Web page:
7. The audience. Orchestral audiences cough. A lot. Like it’s their job. Especially if you offer them something soft and dreary and vaguely atonal (especially if it’s the first number on a concert.) Best to begin with a healthy mf AT LEAST and a definitive harmonic concept (be it tonal or atonal) in order to get their attention; save your delicatissimi for when you’ve reeled them in. Feel free to ignore this advice if you want your recording to sound like a Bronchitis Convention (which, incidentally, would be a great title for an orchestral composition.)

8. Final thoughts. I’m not saying you should dumb down your musical concepts when writing for the orchestra – musicians like a challenge. But certain musical ideas just lend themselves more readily to the sonority and capabilities of the orchestra. Others just don’t. So if you have a plethora of ideas (and I hope you do), keep track of them, jot them down, and maybe save some for a percussion quartet and others for a saxophone solo. Just because you come up with an idea while you’re working on a piece doesn’t mean it’s the right fit for the piece you’re working on.

I sincerely hope this little diatribe inspires composers to greater creativity and greater music-making, and I can’t wait to hear what you come up with!

I love this quote

from Bryan Magee’s Confessions of a Philosopher, p. 269:

What to my mind sets Wagner and Shakespeare apart from other artists is the fact that they deal with everything.  Their works confront the totality of human experience, and present our emotional life as it is, in its wholeness.  So much of even the greatest art is aspirational, concerned with, and aiming at, ideals.  Bach said he was composing his music to the greater glory of God; Beethoven said he was trying to express the highest of human aspirations; and one could multiply these sentiments many times over by quoting from the mouths of some of the greatest of artists.  Art that springs from such motives can be wonderful, but cannot articulate the realities of human feeling across more than part of its range.  Wagner’s work, by contrast, is not aspirational but cognitive, truth-telling; and he tells it like it is, down to emotions we disown.  Shakespeare does the same, across an even bigger canvas.  If Wagner is enabled to go deeper it is only because his chief expressive medium is music rather than words.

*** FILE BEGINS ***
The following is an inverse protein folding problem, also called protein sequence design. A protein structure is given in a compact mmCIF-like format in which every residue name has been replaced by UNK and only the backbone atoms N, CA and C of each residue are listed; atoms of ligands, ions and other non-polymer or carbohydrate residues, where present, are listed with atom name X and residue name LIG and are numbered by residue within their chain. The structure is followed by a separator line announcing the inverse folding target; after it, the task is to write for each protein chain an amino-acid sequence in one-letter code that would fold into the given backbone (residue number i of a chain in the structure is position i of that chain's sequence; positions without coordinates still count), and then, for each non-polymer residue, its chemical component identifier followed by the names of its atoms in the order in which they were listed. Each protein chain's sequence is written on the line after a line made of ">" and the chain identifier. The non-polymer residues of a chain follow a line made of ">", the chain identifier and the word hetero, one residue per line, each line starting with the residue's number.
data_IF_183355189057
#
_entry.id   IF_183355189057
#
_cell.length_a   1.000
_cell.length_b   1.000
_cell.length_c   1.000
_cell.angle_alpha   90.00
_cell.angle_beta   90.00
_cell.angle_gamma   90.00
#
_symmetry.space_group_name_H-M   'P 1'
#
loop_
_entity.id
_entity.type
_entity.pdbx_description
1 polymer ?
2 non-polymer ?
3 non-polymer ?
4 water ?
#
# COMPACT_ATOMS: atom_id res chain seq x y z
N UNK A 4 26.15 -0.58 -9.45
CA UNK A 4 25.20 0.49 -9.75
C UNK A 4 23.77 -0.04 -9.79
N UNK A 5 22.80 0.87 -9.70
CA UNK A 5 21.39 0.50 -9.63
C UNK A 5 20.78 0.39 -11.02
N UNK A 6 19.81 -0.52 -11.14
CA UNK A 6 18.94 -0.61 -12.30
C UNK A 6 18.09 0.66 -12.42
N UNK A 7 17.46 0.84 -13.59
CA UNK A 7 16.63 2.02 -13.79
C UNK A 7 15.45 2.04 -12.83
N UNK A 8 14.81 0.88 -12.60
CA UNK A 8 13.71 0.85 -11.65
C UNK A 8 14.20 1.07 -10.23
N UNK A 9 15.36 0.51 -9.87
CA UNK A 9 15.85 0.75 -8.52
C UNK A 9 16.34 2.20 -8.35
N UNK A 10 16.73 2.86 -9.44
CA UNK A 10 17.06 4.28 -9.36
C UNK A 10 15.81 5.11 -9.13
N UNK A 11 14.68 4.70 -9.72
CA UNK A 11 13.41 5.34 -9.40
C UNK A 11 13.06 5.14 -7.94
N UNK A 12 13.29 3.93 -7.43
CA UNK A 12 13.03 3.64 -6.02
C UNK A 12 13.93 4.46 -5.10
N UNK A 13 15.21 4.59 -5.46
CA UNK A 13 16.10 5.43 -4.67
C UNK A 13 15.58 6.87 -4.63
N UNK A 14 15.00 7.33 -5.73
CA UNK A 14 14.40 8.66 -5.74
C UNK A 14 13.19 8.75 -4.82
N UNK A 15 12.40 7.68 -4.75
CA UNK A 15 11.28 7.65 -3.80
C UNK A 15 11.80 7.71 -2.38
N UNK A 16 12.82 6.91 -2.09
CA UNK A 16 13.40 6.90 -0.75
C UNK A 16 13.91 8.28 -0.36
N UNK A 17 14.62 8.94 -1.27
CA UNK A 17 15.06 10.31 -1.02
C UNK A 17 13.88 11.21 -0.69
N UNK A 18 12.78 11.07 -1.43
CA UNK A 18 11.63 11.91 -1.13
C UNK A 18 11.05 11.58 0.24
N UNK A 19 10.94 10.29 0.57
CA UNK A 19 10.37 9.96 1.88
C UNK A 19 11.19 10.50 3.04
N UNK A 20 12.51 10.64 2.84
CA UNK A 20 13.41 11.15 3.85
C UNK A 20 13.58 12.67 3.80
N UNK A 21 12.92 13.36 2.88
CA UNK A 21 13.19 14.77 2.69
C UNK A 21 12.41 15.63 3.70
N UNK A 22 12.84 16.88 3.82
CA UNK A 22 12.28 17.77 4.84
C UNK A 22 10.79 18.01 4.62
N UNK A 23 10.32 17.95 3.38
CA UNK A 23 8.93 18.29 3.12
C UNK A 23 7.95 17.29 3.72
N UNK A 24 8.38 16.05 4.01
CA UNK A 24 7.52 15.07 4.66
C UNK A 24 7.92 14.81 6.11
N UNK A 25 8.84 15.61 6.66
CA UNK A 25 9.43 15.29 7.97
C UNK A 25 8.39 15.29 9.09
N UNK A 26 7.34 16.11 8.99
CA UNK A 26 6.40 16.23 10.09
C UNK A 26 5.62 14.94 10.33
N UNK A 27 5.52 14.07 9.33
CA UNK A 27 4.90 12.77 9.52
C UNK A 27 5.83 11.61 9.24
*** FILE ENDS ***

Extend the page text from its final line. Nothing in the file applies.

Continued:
Now me: I think Mahler was aspiring to do what Wagner did naturally (if not heedlessly,) but it comes off as self-conscious and pretentious in his music instead of id-driven and inexorable as in Wagner’s.

In other news, if you ever get a chance to hear Tchaikovsky’s conservatory dissertation setting of “Ode to Joy”, run for the hills.  Aside from a precious few lovely moments, it’s just one primitive melody after another, set in a wandering morass of the blandest counterpoint.  However, I find it deeply gratifying to know that the composer of Pique Dame and the “Pathétique” Symphony did not spring fully formed from the head of Zeus.  Not every great composer had to start off that way, and that gives hope for the rest of us.

I mention this piece because we’re performing it on a concert with Beethoven’s 9th.  Beethoven’s music, of course, completely overwhelms the text, tossing it around like a raft upon a stormy sea.

Luckily for Schiller, one musician set “An die Freude” perfectly, lending just the right wind to its sails: Franz Schubert.

On Dynamics

Dynamics are really a blunt set of tools composers have to shape and shade what is supposed to be the most ethereal of art forms.  Most of us regularly use about eight markings: ppp, pp, p, mp, mf, f, ff, and fff.  Brahms made a valiant effort with pf (poco forte) but it never really caught on.  Tchaikovsky made a valiant effort with fffff but now we’re all deaf.


Schoenberg had a great idea with marking lines “Hauptstimme” (main voice) and “Nebenstimme” (next voice), but the whole thing becomes too confusing when try you combine those with the traditionally notated dynamic markings on the page.


Poco forte, btw, is softer than mezzo forte. (I find that most musicians don’t know this.)


A composer has to figure out: at what overall dynamic level should the ensemble should sound? How prominently should x instrument sound within that texture? What effect will the natural acoustic properties of said instrument have in determining its volume? Should that even be taken into account, or should we just go for pure dynamics? Based on the entire history of the literature for their instrument, how are players of x instrument likely to interpret y dynamic?